When Muslim immigrants apply to become citizens, they often find the process delayed for years without explanation. Then, when they are at wit’s end, they get a visit from the FBI with an offer they don’t dare refuse.

BuzzFeed News’ Talal Ansari and Siraj Datoo were reporting on the extraordinary delays Muslim immigrants to the U.S. faced in applying for citizenship when they started to hear about a different kind of obstacle. After the immigrants had been waiting for years or even a decade with no word on the status of their applications, FBI agents would show up at their door with an offer: Want your papers? Become a secret government informant.

For more BuzzFeed News investigations and the news and stories, download the BuzzFeed News app for iOS and Android (in U.S. app stores only).

Quick things to know:

  • Syrian peace talks are to begin in Geneva. But it’s still unclear if the opposition groups will show up. (BBC News)

  • The Zika virus could infect 3 to 4 million people in the Americas in the next year, health officials warn. (BuzzFeed News)

  • U.S. military moms will now get 12 weeks of maternity leave, doubling the Army and Air Force’s current amount. (BuzzFeed News)

  • Water crisis in Flint: Michigan Gov. Rick Snyder said getting clean water to Flint residents remained the top priority for state officials, but there are no current plans to replace the corroded lead pipes. (BuzzFeed News) And state workers in Flint received bottled water a year before residents, leaked emails show. (BuzzFeed News)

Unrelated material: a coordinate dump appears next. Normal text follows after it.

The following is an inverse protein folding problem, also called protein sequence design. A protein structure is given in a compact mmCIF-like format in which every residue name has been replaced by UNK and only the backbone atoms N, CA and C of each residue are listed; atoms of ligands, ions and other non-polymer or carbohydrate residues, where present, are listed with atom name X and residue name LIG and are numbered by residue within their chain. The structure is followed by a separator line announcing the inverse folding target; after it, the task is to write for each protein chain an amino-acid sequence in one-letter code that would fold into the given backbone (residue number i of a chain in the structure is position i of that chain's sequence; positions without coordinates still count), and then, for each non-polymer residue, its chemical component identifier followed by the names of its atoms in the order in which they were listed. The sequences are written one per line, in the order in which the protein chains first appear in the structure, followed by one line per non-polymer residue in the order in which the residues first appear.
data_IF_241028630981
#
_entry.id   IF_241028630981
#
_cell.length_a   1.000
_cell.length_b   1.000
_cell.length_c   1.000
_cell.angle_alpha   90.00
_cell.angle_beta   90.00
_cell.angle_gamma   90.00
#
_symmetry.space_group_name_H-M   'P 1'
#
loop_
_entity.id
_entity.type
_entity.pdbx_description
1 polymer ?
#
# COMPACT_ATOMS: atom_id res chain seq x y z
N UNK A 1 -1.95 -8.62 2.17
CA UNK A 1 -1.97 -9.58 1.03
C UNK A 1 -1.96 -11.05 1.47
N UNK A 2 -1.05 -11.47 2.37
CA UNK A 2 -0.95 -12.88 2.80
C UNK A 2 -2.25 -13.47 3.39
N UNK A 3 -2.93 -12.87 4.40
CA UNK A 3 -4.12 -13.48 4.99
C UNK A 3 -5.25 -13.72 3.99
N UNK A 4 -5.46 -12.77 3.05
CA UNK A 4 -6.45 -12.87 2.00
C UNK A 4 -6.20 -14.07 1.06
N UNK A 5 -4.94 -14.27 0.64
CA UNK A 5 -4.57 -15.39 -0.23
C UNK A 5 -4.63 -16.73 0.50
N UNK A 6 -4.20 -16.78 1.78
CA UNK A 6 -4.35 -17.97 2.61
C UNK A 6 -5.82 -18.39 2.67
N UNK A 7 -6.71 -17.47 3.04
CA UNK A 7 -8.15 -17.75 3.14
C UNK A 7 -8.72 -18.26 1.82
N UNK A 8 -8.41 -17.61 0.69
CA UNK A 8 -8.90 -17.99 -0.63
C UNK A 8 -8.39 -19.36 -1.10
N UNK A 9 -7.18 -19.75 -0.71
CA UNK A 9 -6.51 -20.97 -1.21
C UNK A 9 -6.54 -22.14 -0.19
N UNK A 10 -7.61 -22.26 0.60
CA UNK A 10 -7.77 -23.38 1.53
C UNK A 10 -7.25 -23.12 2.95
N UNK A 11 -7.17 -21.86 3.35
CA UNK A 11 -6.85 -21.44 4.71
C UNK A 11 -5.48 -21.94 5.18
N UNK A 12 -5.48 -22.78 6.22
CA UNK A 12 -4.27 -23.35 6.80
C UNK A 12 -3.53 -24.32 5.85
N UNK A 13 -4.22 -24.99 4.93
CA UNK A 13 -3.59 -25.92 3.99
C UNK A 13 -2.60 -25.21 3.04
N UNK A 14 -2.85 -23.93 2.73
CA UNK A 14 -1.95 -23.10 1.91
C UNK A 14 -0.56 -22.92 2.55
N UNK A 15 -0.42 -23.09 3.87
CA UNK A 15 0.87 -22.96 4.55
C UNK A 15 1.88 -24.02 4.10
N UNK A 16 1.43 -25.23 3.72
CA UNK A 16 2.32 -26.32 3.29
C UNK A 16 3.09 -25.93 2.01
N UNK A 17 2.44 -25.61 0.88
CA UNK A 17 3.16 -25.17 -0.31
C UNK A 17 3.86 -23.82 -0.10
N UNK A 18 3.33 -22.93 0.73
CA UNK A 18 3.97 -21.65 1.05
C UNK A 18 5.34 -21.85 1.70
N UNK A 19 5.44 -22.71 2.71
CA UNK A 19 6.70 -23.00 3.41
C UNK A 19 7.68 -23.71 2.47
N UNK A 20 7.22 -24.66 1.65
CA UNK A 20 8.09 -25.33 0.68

• The FBI released a video of the police shooting that killed a spokesman of an armed militia that had occupied a wildlife refuge in Oregon. (BuzzFeed News)

  • What it’s like working in Hollywood when you’re not white. (The Hollywood Reporter)

  • The story behind Giphy: How two guys built the ultimate GIF search engine. (Bloomberg Business)

  • Leonardo DiCaprio hung out with Pope Francis at the Vatican. No word on whether the actor asked the pope to pray for his chances of winning an Oscar. (BuzzFeed News)

  • Personal essay: “I don’t owe anyone my body.” (BuzzFeed Life)

  • Behind the music: You may not know his name, but you’ve heard Bernard “Pretty” Purdie play drums. Over five decades, the prolific session musician has backed some of the 20th century’s biggest hits. Now, at 74, he’s ready to take center stage. (BuzzFeed)

Elias Williams / BuzzFeed

Purdie has most likely made you dance. “What a Wonderful World.” “Rock Steady.” “It’s a Man’s Man’s Man’s World.” “The Revolution Will Not Be Televised.” “(Your Love Keeps Lifting Me) Higher and Higher.” And those are just a few of his better-known credits.

Do you know what happened in the news this week? Take the BuzzFeed News quiz!

Happy Friday

Take a look around your home — which items have been there way too long? BuzzFeed Life’s Mike Spohr has put together a list of things you should probably replace right now. If you wear contact lenses, you need a new case at least every three months to avoid developing an eye infection (!). And you think you’re cleaning stuff with your kitchen sponge? You need a new one every week. Pro tip: You can kill the millions of bacteria that accumulate on it by microwaving it for a minute. What are you waiting for? Get purging!

This letter was edited and brought to you by Natasha Japanwala and Claire Moses. You can always reach us here.